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Subject: CBO Estimate on the AHCA rss

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Ken
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It's out, and I don't think it will make the case the Republicans want it to make.

Two huge problems that I can see with getting this through the Senate:

1. The dramatic increase in the number of uninsured, particularly among the poorest Americans, will simply be a non-starter for too many Senators. This will include some Republicans in states that accepted the Medicaid expansion.

2. The lack of an answer to the problems (like #1) pointed out by the analysis - the AHCA simply doesn't provide any way to gauge how the eventual replacement will work.

I'm sure that we will hear a great deal about the deficit reduction impacts (which are OK, but hardly impressive - $337 billion over a decade isn't a massive reduction over ten years). But that's really going to miss the mark - without a good response for how people will actually get health care (the "access" line isn't going to play in the long run), this is not looking good for the bill.

The GOP needs to put the replacement part that follows the repeal in motion or this could be a loss.
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Junior McSpiffy
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I agree with what you said. I would rather the ACA have insured the uninsured AND reduced health care costs instead of enabling them to skyrocket, but it didn't. But now we have millions of people on the books, dependent upon the government. For better or worse, there they are, and now we have an obligation to them. Just cutting them loose again after we've made promises is not acceptable. Regrettable that it came to that, creating further dependence, but now that it's there, it's on us. Another way has to be found.
 
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Mac Mcleod
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Only a single idea occurs to me
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Professor of Pain
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CBO score is bad, bad, bad:
14 million lose insurance by 2018
21 million lose insurance by 2020
24 million lose insurance by 2026
52 million total uninsured by 2026 (that's 6 million more than before Obamacare became law)
$880 billion cut from Medicaid by 2026
15 percent of Planned Parenthood patients would lose access to care
64-year-old making $26,500 would pay $14,600 for insurance in 2026 ($1,700 under Obamacare)
Premiums will increase by 15 to 20 percent
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Leo Zappa
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maxo-texas wrote:
Only a single idea occurs to me


I agree that a true single payer system is the only real answer here. We just better hope that the next four years go quickly, with the damage minimized to the greatest extent possible, and then, that this country comes to its fucking senses and elects a grown-up to replace this idiot and his goon squad. Obamacare is flawed, sure, but this POS plan being proposed as a replacement is a catastrophe waiting to happen! Hopefully Congress, despite usually being next to useless, will not allow this grotesque bill to pass.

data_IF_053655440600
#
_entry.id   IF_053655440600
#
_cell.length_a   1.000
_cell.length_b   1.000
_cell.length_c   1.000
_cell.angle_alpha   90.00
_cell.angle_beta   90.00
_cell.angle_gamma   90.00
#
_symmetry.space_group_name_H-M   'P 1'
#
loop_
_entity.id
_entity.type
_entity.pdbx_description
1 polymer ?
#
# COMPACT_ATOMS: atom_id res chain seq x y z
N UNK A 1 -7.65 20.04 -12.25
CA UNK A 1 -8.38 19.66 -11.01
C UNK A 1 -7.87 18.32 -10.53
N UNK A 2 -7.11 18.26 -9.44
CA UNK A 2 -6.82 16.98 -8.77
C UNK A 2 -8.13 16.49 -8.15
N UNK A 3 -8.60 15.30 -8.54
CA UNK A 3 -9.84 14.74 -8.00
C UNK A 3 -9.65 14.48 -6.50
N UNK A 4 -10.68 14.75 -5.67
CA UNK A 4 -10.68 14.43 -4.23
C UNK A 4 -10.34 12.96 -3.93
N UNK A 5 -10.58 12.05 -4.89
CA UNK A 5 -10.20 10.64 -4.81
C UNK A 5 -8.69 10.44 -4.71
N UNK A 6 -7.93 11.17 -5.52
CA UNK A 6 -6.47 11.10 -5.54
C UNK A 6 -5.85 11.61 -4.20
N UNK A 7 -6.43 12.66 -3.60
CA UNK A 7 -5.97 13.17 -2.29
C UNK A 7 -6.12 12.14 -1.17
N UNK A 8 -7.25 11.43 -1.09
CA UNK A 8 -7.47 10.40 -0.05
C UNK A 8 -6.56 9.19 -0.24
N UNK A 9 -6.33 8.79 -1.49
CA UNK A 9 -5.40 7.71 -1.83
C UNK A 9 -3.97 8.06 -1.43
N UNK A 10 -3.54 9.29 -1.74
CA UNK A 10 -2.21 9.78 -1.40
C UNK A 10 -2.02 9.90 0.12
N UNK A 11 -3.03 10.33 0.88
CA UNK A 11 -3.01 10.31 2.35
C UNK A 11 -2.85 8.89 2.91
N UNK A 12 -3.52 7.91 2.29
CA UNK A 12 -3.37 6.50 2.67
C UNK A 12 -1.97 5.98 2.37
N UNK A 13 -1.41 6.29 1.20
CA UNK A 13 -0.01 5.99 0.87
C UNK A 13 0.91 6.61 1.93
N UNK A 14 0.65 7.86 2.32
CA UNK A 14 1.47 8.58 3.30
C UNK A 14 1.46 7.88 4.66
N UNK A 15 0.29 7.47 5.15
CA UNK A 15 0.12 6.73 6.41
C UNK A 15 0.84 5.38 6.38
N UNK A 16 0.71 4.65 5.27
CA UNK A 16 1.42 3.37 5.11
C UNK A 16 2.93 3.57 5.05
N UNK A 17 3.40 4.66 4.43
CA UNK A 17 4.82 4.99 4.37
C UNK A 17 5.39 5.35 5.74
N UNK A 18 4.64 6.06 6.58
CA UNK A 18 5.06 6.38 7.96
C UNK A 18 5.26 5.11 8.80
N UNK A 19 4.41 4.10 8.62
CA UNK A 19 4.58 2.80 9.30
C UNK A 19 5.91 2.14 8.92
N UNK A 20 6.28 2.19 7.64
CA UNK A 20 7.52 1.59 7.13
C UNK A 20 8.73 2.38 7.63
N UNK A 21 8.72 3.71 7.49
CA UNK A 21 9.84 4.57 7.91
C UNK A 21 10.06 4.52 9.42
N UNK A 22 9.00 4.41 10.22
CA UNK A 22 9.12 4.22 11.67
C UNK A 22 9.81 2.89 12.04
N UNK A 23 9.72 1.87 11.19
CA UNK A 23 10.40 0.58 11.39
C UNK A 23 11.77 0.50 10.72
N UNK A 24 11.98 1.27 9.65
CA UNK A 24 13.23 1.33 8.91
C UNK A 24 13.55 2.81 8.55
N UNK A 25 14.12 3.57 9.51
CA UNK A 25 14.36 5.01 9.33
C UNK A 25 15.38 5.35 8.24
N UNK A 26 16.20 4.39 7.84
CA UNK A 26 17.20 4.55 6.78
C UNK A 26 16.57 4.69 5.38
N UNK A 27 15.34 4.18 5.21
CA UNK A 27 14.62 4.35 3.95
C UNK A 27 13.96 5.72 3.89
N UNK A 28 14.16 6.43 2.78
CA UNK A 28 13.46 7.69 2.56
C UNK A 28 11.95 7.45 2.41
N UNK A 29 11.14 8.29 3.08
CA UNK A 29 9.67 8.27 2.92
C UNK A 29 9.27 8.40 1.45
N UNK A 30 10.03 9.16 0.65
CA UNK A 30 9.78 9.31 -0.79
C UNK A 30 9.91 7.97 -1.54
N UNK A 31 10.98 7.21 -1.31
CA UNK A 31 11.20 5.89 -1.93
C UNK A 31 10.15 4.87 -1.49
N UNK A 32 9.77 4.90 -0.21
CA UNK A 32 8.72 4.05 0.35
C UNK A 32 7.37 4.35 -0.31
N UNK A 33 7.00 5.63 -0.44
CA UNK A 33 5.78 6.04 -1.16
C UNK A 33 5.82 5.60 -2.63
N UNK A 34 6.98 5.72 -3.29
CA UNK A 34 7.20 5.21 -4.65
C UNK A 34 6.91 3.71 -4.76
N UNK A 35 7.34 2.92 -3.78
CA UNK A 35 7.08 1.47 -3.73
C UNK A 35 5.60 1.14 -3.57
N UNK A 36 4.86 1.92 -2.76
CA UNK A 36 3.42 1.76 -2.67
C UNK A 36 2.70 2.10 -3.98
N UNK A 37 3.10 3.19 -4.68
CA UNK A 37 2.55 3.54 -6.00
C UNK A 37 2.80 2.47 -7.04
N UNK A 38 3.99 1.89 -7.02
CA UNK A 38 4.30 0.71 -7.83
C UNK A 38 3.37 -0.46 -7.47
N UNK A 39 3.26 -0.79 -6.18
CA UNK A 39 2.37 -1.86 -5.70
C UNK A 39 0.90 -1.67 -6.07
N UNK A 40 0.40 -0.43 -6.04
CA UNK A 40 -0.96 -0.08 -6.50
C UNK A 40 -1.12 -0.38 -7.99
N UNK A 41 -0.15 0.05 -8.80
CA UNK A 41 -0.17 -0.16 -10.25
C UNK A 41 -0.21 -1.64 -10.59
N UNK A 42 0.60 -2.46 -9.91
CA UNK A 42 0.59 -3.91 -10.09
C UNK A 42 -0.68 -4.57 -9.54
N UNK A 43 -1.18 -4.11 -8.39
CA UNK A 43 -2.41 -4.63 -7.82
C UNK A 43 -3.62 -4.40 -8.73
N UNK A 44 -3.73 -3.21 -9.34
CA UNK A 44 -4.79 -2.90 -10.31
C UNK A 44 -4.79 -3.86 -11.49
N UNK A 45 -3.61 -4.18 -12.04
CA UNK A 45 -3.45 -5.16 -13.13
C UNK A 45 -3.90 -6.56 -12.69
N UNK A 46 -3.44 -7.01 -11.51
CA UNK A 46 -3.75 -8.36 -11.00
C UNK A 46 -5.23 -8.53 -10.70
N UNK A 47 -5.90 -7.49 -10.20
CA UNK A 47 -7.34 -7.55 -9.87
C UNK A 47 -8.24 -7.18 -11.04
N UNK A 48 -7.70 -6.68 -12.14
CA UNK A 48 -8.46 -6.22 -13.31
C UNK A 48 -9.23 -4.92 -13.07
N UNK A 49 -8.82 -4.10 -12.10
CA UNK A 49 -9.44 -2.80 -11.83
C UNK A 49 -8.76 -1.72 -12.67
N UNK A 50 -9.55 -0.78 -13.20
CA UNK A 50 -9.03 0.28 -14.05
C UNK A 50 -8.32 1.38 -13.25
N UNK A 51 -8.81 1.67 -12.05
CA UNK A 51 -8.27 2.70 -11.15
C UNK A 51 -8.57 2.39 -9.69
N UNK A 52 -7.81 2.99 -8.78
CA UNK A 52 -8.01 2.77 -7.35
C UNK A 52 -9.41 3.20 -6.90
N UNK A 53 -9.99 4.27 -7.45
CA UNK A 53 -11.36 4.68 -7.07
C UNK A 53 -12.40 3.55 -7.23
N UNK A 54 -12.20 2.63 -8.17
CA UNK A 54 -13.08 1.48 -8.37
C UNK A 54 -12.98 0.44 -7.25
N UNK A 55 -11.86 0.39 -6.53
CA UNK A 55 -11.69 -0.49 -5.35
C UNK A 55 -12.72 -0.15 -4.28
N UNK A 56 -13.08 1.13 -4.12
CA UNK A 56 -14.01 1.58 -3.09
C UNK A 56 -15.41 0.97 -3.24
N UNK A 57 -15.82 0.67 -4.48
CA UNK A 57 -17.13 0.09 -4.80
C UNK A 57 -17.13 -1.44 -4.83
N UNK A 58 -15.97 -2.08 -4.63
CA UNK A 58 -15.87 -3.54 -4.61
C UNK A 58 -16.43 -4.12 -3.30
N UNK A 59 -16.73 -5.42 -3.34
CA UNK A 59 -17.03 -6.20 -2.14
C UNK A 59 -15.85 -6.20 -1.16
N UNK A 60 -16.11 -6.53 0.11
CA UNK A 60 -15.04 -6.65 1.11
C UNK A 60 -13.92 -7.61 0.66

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Ken
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Elfbane wrote:
Premiums will increase by 15 to 20 percent


Yeah, this part is truly a disaster, because it's for 2018-20. So not only do people lose coverage, the cost of coverage for those that do pay for it will go up at high rates as well.

But I'm trying not to poison the well here. There's sooooo much in there that's just bad news, hard to sell, and probably DOA in the Senate.

Of course, the GOP leadership and Sec. Price are already saying that the analysis isn't accurate because it doesn't include all the awesome things that they'll do after this bill is passed. Which is a particularly stupid thing, IMO. If you've got all this awesomeness in store, why isn't it legislation now? If all of this awesomeness will reverse the many bad things in the CBO report, why not put together the legislative language and have the CBO say that?

If the replacement is already known, put it in motion and do it right now.
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Wendell
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Si non potes reperire Berolini in tabula, ludens essetis non WIF.
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Ironically, the White House's internal estimate was 26 million would lose insurance. Yet they're slamming CBO...
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Professor of Pain
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wifwendell wrote:
Ironically, the White House's internal estimate was 26 million would lose insurance. Yet they're slamming CBO...

White House analysis of Obamacare repeal sees even deeper insurance losses than CBO
Quote:
The executive branch analysis forecast that 26 million people would lose coverage over the next decade, versus the 24 million CBO estimates. The White House has made efforts to discredit the forecasts from the nonpartisan CBO.
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Tom McVey
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wifwendell wrote:
Ironically, the White House's internal estimate was 26 million would lose insurance. Yet they're slamming CBO...


...but it got leaked anyway. Bannon is pushing Paul Ryan in front of the bus.
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